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Mudra yojana’s success is a result of reposing faith in small businesses, ordinary people


Representative Image (Source: ShutterStock)

Representative Image (Source: ShutterStock)

When the Pradhan Mantri MUDRA Yojana (PMMY) was announced in April 2015, there were several cynics. No less than a former Finance Minister questioned the programme on grounds of it being inadequate to lead to any job creation.

It was seen as a diversion of savings, which would have otherwise either financed public expenditures or private sector borrowings. Notwithstanding the consideration of optimal allocation of capital (remember, private sector banks on an average are more efficient in India at it than public sector banks), much of the criticism was towards the scheme ultimately leading to massive non-performing assets triggering a problem similar to the twin balance sheet problem in 2013.

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Many bought into these arguments, and dismissed the programme as just another redistributive scheme — only, in this case of bank credit (i.e., liabilities) rather than assets. They expected massive non-performing assets requiring the government to bail the banks out. Fast forward seven years, and the scheme continues to have low NPAs at just 3.3 percent!

In many ways, the PMMY, which is commonly referred to as the Mudra scheme, was perhaps somewhere at the back of the mind of policymakers while preparing the pandemic fiscal response package as credit guarantees for MSMEs formed a major part of the package. Mudra too was largely a credit guarantee given by the government on behalf of the borrower.

There are two issues here that make Mudra important, and also outline the different approaches towards governance. Finance Minister P Chidambaram, while being critical of the scheme, might have assumed that it will be misused, and banks will be defrauded. Not surprising, considering the influence of North Block in guiding banks’ lending decisions in the past. Clearly, he was aware of how the system could be defrauded. The point here is of lack of trust – in banks, and more importantly, in India’s poor and marginalised.

The approach behind Mudra is the exact opposite. This approach is based on trust that the borrowers would be financially prudent despite the government giving a guarantee to the banks. In theory, there was enormous potential for moral hazard. However, one of the reason why it did not happen pertains to the fact that these loans were small in their token size, and were given to extremely poor, vulnerable, and small business owners.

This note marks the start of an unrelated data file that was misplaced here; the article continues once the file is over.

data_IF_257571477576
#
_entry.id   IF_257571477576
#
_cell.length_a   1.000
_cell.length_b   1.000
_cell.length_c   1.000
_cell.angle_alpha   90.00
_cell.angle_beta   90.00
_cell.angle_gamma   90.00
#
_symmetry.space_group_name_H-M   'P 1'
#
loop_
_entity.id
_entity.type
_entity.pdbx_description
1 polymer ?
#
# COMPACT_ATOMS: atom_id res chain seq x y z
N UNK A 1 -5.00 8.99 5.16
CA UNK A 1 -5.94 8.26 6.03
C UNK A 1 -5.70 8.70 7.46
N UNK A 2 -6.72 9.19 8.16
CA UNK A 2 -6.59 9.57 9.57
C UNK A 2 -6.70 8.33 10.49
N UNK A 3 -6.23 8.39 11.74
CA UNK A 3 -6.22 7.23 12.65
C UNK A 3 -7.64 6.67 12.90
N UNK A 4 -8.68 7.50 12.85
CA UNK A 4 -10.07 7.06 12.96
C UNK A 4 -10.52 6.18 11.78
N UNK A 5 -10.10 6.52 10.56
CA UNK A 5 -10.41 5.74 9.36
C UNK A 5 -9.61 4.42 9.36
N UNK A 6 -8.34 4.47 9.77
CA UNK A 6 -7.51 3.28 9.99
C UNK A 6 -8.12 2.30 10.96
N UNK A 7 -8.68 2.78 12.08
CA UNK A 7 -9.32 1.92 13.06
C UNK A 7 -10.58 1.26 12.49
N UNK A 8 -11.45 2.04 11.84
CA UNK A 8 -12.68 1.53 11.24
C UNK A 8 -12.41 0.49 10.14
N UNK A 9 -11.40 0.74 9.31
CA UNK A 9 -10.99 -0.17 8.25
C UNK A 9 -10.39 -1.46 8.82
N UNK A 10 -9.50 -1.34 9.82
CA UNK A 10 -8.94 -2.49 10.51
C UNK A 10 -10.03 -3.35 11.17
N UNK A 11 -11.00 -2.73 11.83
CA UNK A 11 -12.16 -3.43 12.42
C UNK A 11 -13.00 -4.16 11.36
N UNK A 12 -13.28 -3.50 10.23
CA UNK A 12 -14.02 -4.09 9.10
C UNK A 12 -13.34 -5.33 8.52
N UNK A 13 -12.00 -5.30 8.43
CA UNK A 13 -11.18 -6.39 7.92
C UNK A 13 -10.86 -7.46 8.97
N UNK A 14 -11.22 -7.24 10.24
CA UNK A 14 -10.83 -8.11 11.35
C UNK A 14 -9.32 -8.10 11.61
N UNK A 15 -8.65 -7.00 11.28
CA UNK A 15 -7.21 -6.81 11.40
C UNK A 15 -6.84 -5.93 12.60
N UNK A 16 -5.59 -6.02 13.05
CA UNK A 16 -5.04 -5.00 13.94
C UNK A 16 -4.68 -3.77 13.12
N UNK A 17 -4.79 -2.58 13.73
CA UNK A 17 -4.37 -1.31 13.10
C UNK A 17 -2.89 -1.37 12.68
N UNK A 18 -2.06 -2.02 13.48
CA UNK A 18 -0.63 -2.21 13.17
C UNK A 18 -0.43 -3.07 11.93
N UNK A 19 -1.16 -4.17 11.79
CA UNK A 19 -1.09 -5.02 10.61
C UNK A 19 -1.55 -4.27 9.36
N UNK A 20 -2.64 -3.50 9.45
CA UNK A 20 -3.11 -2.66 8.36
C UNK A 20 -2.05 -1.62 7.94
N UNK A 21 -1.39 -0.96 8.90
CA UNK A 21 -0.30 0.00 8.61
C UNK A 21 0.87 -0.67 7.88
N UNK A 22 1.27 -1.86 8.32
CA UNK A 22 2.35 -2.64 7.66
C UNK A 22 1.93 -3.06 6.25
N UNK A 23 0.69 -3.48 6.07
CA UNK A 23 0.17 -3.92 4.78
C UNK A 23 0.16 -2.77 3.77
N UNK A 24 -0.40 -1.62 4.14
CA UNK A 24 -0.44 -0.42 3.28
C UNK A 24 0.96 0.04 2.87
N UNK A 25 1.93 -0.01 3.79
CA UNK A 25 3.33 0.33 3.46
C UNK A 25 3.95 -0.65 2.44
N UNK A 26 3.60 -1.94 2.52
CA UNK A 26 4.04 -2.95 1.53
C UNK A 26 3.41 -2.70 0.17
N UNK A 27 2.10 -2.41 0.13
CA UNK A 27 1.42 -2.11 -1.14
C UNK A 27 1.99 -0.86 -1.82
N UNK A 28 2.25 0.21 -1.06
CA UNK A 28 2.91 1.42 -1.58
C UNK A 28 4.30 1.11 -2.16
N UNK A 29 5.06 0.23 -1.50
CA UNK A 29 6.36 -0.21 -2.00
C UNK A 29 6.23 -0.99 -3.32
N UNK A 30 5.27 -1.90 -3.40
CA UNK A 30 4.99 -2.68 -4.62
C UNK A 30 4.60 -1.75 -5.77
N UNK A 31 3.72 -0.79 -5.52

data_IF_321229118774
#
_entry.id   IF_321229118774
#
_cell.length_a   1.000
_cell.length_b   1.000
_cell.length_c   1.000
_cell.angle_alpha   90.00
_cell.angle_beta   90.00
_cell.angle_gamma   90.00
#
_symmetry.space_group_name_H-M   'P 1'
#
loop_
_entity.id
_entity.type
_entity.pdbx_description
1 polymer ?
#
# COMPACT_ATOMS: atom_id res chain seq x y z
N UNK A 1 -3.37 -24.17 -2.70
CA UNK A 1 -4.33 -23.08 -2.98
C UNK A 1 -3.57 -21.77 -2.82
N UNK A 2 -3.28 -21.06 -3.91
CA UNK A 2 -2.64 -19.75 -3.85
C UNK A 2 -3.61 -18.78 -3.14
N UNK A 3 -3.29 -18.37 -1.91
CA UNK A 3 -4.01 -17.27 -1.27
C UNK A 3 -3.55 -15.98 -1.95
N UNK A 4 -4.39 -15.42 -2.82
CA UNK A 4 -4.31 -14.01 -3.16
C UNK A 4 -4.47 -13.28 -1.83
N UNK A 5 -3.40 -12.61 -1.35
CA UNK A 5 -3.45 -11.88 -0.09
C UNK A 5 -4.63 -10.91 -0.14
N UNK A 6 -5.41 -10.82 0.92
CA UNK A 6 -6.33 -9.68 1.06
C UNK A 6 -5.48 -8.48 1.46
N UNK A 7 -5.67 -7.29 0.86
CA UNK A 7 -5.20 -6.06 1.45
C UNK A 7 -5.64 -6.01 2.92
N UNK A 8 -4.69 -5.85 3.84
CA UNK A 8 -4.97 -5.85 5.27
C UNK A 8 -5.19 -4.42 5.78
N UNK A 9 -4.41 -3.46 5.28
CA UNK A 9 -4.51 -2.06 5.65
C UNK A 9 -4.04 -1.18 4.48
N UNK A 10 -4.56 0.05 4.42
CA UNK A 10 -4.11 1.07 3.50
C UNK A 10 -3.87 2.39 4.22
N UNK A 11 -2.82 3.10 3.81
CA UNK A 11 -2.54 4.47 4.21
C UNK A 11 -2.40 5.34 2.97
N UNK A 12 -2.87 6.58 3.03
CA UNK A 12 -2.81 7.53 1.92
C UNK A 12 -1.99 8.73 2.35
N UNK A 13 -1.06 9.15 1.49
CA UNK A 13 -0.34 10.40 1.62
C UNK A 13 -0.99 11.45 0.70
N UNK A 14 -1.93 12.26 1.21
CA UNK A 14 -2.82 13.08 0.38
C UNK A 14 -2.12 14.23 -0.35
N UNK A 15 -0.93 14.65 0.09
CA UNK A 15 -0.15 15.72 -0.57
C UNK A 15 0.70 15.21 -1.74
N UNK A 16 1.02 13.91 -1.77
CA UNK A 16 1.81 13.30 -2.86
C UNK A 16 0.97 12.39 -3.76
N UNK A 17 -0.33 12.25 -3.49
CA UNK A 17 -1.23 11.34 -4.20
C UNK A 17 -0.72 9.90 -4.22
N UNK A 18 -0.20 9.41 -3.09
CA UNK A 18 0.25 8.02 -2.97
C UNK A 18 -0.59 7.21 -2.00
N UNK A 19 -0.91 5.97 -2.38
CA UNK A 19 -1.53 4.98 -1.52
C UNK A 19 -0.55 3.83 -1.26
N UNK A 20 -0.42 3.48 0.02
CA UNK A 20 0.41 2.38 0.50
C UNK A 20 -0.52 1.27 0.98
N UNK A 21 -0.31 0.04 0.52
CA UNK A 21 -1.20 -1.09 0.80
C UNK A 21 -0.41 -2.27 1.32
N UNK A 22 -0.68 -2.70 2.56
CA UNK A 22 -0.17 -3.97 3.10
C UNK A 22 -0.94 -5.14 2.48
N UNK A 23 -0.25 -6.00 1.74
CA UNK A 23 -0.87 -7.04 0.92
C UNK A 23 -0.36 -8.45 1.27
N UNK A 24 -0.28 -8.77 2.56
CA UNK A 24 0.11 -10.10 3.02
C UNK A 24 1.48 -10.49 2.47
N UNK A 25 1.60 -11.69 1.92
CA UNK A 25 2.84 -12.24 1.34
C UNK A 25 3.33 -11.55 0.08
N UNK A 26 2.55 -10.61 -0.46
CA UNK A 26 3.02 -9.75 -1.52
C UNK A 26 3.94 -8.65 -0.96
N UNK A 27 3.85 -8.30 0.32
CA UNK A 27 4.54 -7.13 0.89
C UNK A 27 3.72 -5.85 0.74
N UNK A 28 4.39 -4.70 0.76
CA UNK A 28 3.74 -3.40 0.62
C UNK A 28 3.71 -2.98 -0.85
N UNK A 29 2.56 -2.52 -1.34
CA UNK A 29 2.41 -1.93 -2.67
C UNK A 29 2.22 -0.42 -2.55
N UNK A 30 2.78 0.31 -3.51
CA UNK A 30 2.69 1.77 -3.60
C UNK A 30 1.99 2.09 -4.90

For instance, several rickshaw-walas availed these loans to purchase their autos rather than pay a monthly rent. Some of them even bought extra rickshaws and encouraged migrant labourers to use their rickshaws only for a few months, and eventually get their own vehicles using the Mudra loans.

Microfinance tends to have an impact on the financial health of people that is difficult to quantify even when aggregated to get an estimate of the macroeconomic effects. However, one need not go far but just watch the countless testimonials on MyGov, Government of India’s website to see how the scheme has transformed countless lives over the last seven years of its operation.

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There are numerous studies that would have indicated that micro-borrowers typically have greater financial discipline, and are often more scared to default. This is mostly because of the inherent fear of not being able to rely on formal sources of capital in the event of a rainy day due to bad credit history. Scarcity often teaches a lot of financial management than what countless years of constrained optimisation would teach me, or my peers.

But it was not just Mudra that was criticised heavily by former policymakers. Another scheme that was criticised was the Jan Dhan Yojana — by reminding that these were zero balance accounts. Today, there is no talk about the zero balance. More importantly, it is worth asking if India’s social security architecture could have survived the pandemic and its resultant economic shock in the absence of the Jan Dhan accounts, or the JAM trinity.

The social security architecture without the JAM trinity seems inconceivable today, but this did not exist always. Sadly, even this architecture was criticised along the way — including, more recently the criticism on digital payments. Smallest of vendors using QR code-based payment systems that are much advanced than anywhere else in the world is the best response to such ill-founded criticism.

But what is the source of this criticism? Part of it is the old habit of mistrusting people. But this ignores the fact that no system is such that it cannot be misused. Every system can and has been misused in India. The question is, can we reduce this misuse, and can we move from a level of high mistrust to a society built on greater trust? It is the latter which has formed the guiding idea behind some of the changes on the ease of living front, even as many other reforms remain.

There can be different viewpoints on the Mudra scheme — from a growth, from a capital deployment, or even from a development perspective. However, the scheme has undoubtedly transformed the lives of countless small business owners. Equally, we must now accept that the criticism of the scheme on account of limited impact on small businesses or concerns on their ability to repay have been ill-founded.

Karan Bhasin is a New Delhi-based economist. Twitter: @karanbhasin95. Views are personal, and do not represent the stand of this publication.


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